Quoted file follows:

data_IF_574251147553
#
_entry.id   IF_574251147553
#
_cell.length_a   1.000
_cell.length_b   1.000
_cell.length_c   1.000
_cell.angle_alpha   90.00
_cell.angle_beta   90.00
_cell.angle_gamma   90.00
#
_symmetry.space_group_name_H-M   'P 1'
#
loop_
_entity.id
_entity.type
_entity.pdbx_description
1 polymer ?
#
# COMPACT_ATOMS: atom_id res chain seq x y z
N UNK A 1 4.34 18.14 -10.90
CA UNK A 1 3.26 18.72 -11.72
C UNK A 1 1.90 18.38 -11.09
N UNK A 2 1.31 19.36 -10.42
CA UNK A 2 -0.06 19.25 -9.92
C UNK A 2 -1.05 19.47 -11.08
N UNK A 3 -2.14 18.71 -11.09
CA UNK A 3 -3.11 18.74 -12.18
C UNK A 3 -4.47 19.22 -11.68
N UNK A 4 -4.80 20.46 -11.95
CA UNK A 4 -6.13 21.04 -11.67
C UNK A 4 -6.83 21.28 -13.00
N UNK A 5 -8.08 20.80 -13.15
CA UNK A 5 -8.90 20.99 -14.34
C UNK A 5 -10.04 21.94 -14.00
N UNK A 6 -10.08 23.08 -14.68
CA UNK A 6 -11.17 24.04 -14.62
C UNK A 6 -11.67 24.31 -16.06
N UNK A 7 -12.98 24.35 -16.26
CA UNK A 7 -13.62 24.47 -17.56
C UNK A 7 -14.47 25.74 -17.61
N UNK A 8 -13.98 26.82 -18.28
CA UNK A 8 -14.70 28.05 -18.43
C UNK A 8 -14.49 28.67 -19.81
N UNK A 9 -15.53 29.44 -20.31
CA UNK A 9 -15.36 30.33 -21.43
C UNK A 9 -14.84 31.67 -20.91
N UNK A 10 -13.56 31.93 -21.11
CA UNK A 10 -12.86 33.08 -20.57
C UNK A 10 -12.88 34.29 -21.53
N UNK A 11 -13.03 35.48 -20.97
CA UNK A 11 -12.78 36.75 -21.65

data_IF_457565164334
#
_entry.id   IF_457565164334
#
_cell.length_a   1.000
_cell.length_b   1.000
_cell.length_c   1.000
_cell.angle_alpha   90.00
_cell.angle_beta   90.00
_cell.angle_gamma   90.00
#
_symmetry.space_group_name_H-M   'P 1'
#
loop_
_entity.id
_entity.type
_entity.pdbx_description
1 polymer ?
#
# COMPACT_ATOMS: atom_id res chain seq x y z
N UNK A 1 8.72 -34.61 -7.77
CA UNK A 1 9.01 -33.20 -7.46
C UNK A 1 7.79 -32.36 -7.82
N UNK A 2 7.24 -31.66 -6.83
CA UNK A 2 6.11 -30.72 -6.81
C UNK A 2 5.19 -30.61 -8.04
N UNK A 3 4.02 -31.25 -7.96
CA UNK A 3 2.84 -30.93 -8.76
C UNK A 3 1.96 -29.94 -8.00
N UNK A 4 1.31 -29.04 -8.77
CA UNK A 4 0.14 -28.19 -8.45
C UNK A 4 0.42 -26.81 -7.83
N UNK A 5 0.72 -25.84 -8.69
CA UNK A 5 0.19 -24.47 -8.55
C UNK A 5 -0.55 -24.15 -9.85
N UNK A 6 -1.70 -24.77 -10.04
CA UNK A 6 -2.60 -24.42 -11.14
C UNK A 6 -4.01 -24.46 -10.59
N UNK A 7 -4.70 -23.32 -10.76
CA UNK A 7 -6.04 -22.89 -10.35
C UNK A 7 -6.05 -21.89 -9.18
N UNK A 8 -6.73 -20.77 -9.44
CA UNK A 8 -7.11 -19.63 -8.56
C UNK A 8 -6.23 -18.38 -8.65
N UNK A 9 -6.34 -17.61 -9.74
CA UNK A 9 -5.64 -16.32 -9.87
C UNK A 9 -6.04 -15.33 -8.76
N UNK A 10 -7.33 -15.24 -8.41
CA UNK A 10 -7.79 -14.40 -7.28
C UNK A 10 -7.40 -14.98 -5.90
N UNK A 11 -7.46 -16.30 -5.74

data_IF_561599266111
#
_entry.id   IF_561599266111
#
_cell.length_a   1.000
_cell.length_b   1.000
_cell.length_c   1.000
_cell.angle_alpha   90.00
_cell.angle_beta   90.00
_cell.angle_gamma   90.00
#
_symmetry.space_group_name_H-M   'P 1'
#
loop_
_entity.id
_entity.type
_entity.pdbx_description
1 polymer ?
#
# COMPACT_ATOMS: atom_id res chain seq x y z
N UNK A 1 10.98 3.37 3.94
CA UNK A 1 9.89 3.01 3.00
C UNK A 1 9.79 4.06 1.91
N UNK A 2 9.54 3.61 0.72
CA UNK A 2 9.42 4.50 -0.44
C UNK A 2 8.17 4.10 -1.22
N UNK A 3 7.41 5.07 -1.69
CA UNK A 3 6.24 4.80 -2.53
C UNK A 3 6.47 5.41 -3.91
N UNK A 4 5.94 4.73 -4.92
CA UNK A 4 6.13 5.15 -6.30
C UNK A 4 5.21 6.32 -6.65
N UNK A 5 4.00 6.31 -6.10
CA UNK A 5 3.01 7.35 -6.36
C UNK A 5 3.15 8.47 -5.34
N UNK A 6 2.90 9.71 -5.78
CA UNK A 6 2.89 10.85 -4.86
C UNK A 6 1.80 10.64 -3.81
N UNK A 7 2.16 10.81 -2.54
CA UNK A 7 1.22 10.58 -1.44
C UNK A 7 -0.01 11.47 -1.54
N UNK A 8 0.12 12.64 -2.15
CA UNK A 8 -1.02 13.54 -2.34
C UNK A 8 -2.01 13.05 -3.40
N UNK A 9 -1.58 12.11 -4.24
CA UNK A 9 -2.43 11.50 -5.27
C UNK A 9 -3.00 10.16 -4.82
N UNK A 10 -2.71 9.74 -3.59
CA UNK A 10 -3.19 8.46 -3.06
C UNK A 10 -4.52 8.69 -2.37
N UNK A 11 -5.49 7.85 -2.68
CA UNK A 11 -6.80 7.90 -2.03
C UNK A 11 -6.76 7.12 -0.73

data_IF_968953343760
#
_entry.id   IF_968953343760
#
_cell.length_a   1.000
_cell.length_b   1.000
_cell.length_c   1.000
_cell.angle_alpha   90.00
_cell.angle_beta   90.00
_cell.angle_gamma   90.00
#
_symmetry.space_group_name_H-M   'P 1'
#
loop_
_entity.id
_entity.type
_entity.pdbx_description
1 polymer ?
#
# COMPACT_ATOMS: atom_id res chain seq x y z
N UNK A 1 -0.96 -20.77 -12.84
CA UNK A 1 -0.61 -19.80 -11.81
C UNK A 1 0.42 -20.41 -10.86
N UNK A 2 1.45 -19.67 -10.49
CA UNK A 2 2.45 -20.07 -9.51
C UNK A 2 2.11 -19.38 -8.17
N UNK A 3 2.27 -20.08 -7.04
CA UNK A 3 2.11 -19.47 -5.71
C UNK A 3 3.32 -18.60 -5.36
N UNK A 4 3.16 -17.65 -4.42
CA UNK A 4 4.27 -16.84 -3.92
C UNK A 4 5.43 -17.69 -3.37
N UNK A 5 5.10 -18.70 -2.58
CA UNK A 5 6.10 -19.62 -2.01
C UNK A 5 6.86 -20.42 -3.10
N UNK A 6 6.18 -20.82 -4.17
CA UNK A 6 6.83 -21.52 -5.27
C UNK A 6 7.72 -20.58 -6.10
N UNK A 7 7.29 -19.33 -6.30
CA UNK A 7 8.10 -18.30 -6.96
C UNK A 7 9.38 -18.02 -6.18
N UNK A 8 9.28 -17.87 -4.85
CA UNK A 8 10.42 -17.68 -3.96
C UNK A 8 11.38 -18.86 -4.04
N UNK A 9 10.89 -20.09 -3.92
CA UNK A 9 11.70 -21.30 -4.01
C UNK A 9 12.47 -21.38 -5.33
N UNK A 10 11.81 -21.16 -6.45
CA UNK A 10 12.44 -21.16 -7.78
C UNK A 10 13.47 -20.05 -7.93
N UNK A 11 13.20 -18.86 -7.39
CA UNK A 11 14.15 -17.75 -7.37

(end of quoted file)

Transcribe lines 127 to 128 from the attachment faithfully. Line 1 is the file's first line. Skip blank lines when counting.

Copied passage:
N UNK A 2 9.54 3.61 0.72
CA UNK A 2 9.42 4.50 -0.44